Deep in the Bush

Deeper in the Bush

Chalet in the Forest

Too close to the Silverback?

BWINDI NATIONAL PARK was known as the Impenetrable Forest. I suspected it was in a remote corner of Uganda where nobody lived. The journey getting there felt impenetrable but in reality civilization - or the fringes of it - reached all the way to the park. The trees had been cut down all the way for farms and firewood. There was a distinct line going up the side of a mountain. Half had no trees and the other half was impenetrable.

I never considered sunscreen or a hat as we hiked into the Impenetrable Forest. Who knew that the first few hours were hiking along the outside edge in the sun? It was a long hike to the top of the mountain. Only two groups of six people were allowed in the park on a daily basis. That didn't include guides, soldiers and porters.

After hiking to the top of the mountain, the real trek began. We had to find the gorillas of group M. These were the first to be habituated to human contact when Bwindi became a park in 1991. Finding the gorillas was a challenge. We entered the Impenetrable Forest and quickly realized why it got its name. There was no way to walk without a machete.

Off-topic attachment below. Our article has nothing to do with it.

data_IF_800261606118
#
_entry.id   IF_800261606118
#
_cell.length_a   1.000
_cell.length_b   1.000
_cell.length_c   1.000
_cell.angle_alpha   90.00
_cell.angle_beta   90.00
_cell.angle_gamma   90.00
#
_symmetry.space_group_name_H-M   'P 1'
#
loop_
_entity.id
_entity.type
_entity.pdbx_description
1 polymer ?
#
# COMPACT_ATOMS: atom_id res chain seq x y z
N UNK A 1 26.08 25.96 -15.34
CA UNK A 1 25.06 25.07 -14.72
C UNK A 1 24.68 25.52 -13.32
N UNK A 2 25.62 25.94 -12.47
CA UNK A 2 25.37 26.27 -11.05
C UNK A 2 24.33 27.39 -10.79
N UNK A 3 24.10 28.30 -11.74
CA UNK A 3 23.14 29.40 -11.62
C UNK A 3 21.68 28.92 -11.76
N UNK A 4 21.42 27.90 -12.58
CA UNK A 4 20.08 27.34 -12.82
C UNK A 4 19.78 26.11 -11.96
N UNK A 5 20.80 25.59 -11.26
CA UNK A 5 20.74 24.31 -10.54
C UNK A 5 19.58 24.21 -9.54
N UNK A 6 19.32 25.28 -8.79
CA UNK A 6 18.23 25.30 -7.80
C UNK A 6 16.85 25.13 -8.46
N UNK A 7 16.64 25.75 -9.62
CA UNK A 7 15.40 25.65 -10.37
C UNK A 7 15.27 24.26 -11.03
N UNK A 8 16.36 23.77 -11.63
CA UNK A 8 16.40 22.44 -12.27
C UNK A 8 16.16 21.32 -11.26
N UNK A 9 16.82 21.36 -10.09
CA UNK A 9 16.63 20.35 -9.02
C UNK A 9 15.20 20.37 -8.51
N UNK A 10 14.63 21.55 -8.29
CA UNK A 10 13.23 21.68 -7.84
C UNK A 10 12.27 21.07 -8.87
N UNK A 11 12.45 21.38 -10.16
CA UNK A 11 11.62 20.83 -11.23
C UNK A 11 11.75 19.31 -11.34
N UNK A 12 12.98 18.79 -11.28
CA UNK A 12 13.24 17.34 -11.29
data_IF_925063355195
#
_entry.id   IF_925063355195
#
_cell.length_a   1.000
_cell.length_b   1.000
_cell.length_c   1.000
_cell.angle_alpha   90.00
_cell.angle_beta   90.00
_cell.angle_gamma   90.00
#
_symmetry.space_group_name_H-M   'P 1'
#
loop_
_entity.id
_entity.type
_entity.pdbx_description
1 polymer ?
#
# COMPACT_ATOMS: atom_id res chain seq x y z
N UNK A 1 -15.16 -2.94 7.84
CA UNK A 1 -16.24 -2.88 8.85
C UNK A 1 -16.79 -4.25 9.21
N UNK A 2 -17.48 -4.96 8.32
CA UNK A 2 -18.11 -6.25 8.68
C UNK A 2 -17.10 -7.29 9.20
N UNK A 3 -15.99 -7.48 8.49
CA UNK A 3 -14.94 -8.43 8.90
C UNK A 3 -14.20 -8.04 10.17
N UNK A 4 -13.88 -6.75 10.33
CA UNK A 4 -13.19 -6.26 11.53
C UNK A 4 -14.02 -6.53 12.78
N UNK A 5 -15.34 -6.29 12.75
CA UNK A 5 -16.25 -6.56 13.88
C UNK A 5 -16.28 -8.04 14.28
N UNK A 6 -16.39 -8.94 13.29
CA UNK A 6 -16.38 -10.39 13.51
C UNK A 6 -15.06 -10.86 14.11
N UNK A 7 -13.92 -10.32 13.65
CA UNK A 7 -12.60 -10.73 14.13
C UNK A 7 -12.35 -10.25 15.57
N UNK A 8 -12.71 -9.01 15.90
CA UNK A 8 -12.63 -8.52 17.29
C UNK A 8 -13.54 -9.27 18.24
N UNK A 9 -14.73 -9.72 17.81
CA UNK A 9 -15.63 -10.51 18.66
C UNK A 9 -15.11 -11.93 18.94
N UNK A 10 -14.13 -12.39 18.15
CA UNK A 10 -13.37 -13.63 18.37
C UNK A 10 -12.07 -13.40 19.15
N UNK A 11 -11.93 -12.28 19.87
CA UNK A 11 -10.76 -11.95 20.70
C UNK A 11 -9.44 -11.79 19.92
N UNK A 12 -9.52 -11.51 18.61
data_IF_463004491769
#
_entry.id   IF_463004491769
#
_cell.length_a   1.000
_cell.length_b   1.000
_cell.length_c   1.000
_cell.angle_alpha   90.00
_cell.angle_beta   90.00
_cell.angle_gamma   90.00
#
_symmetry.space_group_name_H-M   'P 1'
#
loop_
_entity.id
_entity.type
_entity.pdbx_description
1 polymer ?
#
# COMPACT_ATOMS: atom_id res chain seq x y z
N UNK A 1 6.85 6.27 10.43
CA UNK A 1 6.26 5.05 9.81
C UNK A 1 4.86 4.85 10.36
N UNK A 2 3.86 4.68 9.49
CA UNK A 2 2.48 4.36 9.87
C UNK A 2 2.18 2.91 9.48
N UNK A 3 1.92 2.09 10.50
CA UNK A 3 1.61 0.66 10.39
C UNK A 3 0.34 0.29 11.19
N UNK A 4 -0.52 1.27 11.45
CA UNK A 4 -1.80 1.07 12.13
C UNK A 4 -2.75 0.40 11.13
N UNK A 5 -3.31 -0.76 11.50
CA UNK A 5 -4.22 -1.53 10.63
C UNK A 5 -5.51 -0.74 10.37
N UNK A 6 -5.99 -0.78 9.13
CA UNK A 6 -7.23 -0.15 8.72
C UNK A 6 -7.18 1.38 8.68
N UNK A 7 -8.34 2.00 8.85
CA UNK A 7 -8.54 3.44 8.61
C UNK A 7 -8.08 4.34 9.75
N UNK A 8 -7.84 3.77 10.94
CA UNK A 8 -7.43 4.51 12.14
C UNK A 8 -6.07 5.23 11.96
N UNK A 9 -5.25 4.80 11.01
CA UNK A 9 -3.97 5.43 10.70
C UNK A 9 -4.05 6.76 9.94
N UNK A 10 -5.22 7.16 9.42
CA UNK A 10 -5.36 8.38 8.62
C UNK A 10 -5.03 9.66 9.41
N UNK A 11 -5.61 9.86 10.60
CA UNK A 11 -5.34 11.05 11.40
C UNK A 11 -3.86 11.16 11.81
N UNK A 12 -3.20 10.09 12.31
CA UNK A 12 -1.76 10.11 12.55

We hiked down the bush side of the mountain and came upon group M and the silverback male, only five yards away. We were thrilled, but the gorillas were unfazed. When they had enough, they simply moved on down the mountains. We followed. Following was easier said than done! The ground cover felt like walking on a compost pile made of corn stalks. Nothing was firm; everything was awkward. We stumbled along and positioned feet as carefully as possible. There were unexpected holes and lots of steep places for slipping. I took advantage of many of them.

Contact was limited to one hour. A distance of five meters was maintained for the safety of all concerned. On occasion the gorillas charged. And, unfortunately, gorillas were susceptible to human diseases. Nobody wanted to infect Bwindi's 300 gorillas, half the world's population. Hopefully, the gorillas would be protected for future generations. The local communities surrounding Bwindi realized in tangible ways the benefits of tourism dollars. A gorilla pass cost a whopping $250.00! Part of that was invested directly into the community in the form of schools, clinics, village water pumps, and other land development projects to enhance the lives of the people in the area. And, there were jobs in the form of rangers, porters, hotels, and souvenirs that were a result of the gorillas in their midst.

Copyright 2000 by Phillip Martin All rights reserved. ARTIN